Although the brain grows rapidly during infancy, specific brain regions do not mature at the same rate. Primary motor areas develop earlier than primary sensory areas, and the prefrontal cortex, that is located behind the forehead, is the least developed (Giedd, 2015). As the prefrontal cortex matures, the child is increasingly able to regulate or control emotions, to plan activities, strategize, and have better judgment. This is not fully accomplished in infancy and toddlerhood but continues throughout childhood, adolescence, and adulthood.
Lateralization is the process in which different functions become localized primarily on one side of the brain. For example, in most adults the left hemisphere is more active than the right during language production, while the reverse pattern is observed during tasks involving visuospatial abilities (Springer & Deutsch, 1993). This process develops over time, however, structural asymmetries between the hemispheres have been reported even in fetuses (Chi, Dooling, & Gilles, 1997; Kasprian et al., 2011) and infants (Dubois et al., 2009).
Lastly, neuroplasticity refers to the brain’s ability to change, both physically and chemically, to enhance its adaptability to environmental change and compensate for an injury. The control of some specific bodily functions, such as movement, vision, and hearing, is performed in specified areas of the cortex, and if these areas are damaged, the individual will likely lose the ability to perform the corresponding function. The brain’s neurons have a remarkable capacity to reorganize and extend themselves to carry out these particular functions in response to the needs of the organism, and to repair any damage. As a result, the brain constantly creates new neural communication routes and rewires existing ones. Both environmental experiences, such as stimulation and events within a person’s body, such as hormones and genes, affect the brain’s plasticity. So too does age. Adult brains demonstrate neuroplasticity, but they are influenced less extensively than those of infants (Kolb & Fantie, 1989; Kolb & Whishaw, 2011).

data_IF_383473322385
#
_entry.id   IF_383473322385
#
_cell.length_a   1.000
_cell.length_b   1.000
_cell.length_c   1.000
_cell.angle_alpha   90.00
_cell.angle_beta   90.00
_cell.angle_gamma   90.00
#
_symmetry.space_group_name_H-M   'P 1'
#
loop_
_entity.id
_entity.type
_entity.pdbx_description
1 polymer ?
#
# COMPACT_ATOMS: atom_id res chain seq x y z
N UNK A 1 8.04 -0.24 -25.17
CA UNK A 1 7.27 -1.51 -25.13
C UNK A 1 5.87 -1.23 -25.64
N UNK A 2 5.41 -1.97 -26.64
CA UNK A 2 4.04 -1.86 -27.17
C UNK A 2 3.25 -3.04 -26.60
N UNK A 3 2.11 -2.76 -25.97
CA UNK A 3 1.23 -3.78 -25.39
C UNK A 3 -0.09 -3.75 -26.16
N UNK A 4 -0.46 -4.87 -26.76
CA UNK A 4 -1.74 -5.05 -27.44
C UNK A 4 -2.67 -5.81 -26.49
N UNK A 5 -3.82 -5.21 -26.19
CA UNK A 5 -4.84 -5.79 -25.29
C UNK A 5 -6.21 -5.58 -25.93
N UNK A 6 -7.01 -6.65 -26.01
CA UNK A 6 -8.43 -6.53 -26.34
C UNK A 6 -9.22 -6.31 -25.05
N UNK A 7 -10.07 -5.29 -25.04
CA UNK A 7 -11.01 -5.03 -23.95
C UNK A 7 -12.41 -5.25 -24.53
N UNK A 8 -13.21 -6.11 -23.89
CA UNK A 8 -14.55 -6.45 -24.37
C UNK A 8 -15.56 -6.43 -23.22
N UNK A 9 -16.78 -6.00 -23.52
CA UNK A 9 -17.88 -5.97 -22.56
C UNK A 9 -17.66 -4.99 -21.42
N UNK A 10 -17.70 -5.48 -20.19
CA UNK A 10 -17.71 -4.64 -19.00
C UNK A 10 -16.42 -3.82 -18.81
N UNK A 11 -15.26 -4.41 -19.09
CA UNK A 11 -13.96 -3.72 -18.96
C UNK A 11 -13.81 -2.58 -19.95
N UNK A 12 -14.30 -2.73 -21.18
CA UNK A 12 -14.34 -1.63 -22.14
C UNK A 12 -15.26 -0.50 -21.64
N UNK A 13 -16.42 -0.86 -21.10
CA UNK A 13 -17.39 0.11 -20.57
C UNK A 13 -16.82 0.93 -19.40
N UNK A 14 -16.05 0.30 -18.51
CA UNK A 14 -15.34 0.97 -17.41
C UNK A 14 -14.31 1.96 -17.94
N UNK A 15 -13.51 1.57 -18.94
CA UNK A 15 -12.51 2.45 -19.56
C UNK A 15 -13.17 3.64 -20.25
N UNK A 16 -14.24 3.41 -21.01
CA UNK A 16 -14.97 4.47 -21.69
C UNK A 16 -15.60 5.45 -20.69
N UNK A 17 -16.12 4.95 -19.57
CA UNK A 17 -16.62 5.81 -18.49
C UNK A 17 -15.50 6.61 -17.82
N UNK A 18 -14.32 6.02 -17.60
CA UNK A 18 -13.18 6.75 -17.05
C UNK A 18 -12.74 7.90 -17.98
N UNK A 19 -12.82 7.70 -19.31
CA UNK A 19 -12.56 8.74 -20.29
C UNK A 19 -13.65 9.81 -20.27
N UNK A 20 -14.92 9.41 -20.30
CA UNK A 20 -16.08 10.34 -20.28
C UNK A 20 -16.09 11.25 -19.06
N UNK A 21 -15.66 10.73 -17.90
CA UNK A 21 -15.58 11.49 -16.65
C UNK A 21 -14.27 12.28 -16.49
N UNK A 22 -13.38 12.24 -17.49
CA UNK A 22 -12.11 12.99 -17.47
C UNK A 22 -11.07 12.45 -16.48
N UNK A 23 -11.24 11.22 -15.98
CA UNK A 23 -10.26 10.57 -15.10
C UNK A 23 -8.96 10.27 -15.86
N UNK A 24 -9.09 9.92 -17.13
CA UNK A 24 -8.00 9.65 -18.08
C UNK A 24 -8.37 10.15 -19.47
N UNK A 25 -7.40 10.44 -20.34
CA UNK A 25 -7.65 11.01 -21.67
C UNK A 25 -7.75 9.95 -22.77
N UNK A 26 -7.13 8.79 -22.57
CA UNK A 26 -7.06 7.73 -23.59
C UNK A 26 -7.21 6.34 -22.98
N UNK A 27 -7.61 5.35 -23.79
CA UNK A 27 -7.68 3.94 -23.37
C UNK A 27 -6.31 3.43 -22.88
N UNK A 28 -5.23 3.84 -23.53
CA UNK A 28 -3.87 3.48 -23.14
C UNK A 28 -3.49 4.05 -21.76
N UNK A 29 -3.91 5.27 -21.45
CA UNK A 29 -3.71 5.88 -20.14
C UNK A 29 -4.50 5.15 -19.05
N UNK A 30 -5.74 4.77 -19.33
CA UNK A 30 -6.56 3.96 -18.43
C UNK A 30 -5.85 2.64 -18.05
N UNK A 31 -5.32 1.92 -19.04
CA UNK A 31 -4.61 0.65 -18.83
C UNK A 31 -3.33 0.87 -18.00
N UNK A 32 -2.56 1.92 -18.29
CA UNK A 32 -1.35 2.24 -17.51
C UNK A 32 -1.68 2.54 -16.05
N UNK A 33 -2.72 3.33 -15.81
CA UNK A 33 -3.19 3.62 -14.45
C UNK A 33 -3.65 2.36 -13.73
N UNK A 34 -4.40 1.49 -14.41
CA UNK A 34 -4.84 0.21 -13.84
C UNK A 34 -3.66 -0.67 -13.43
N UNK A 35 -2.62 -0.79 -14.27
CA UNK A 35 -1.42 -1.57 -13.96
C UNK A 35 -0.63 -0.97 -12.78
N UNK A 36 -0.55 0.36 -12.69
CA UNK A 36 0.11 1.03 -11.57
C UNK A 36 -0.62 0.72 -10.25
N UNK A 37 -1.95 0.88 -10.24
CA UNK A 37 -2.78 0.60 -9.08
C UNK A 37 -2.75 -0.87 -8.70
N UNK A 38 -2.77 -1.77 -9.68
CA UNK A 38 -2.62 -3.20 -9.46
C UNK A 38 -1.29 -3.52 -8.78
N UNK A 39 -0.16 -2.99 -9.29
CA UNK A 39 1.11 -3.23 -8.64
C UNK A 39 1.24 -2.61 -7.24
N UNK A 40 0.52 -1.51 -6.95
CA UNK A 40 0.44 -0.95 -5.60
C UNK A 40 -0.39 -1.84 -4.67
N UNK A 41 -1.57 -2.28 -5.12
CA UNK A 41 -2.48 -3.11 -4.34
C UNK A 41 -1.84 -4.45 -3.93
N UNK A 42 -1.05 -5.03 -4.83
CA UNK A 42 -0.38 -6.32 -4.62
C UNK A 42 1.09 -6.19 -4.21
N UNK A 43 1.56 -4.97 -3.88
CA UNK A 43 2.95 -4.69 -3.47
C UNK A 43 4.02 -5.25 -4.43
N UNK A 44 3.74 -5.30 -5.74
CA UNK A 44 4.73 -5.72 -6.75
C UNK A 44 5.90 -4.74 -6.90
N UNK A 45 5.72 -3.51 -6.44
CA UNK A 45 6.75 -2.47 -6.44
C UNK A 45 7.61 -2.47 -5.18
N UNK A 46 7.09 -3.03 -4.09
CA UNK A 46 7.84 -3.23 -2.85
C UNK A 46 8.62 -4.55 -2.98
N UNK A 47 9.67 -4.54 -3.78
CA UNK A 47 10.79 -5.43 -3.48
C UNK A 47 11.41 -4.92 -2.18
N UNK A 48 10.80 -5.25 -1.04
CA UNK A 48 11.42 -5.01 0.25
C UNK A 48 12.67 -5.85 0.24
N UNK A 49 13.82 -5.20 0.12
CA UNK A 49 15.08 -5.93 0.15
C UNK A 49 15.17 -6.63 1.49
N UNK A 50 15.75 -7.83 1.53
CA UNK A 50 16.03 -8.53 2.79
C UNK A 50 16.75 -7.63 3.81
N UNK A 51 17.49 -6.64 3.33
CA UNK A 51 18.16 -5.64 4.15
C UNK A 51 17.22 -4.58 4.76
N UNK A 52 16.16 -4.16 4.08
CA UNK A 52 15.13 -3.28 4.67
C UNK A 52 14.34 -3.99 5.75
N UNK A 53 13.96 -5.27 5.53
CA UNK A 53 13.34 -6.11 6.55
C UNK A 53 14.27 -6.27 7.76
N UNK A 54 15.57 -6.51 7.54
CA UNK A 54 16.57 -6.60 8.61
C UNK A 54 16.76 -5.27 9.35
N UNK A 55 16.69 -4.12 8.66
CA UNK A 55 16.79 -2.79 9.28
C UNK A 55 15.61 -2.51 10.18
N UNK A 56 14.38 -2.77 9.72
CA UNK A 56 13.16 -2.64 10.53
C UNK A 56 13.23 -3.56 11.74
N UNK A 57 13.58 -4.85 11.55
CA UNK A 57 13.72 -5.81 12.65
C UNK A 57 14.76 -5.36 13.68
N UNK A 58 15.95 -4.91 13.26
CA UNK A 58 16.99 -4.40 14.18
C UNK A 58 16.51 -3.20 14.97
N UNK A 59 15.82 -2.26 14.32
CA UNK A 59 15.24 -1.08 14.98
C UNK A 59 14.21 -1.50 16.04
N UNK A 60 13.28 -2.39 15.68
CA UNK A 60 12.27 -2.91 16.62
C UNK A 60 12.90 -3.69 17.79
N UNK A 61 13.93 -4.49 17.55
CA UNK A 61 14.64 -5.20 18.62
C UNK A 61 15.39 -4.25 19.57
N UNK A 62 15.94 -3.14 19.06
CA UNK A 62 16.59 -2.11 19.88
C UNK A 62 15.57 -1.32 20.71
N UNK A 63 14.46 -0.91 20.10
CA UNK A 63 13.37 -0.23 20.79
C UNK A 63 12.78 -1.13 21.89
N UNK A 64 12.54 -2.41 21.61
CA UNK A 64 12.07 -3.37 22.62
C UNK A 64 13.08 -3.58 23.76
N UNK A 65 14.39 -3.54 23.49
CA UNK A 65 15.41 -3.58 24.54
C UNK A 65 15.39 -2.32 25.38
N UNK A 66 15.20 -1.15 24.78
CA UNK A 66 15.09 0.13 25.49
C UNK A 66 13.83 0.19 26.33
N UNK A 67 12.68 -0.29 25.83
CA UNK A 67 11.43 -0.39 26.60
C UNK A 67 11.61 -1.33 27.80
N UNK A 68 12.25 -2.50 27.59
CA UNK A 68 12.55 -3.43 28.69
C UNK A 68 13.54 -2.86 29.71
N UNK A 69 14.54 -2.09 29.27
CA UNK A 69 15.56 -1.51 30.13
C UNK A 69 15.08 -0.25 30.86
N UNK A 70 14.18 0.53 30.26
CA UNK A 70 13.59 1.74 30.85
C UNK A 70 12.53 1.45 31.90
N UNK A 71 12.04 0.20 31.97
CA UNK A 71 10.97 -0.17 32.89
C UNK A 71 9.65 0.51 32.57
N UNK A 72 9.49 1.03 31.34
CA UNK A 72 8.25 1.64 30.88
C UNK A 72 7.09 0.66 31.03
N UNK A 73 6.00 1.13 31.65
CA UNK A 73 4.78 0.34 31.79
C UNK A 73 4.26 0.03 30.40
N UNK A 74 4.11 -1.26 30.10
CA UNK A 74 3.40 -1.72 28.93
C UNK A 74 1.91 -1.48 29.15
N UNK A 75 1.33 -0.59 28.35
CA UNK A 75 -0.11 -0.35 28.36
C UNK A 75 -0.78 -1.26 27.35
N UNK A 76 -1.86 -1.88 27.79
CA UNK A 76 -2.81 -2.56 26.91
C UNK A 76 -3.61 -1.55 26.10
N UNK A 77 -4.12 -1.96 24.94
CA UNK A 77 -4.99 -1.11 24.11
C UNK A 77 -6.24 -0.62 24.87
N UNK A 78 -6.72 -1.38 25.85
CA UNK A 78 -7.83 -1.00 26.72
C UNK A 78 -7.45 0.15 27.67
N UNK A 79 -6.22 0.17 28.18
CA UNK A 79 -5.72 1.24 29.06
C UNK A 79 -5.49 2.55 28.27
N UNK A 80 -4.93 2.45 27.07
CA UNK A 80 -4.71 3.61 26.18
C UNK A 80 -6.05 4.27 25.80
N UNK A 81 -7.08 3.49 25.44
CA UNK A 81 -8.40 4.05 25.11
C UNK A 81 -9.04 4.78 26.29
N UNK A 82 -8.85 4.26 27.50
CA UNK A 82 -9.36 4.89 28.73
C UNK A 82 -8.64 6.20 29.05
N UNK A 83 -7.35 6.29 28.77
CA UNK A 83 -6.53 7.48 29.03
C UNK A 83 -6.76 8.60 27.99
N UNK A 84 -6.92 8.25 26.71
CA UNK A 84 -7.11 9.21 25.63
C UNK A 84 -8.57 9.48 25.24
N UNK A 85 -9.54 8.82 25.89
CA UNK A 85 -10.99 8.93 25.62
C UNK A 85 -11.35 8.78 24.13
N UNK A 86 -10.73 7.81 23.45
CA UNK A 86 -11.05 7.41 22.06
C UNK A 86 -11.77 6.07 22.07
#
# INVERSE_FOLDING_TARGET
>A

Sudden Unexpected Infant Deaths (SUID): Each year in the United States, there are about 3,500 Sudden Unexpected Infant Deaths (SUID). These deaths occur among infants less than one-year-old and have no immediately obvious cause (CDC, 2019). The three commonly reported types of SUID are:
- Sudden Infant Death Syndrome (SIDS): SIDS is identified when the death of a healthy infant occurs suddenly and unexpectedly, and medical and forensic investigation findings (including an autopsy) are inconclusive. SIDS is the leading cause of death in Figure 3.4 75 infants 1 to 12 months old, and approximately 1,400 infants died of SIDS in 2017 (CDC, 2019). Because SIDS is diagnosed when no other cause of death can be determined, possible causes of SIDS are regularly researched. One leading hypothesis suggests that infants who die from SIDS have abnormalities in the area of the brainstem responsible for regulating breathing (Weekes-Shackelford & Shackelford, 2005).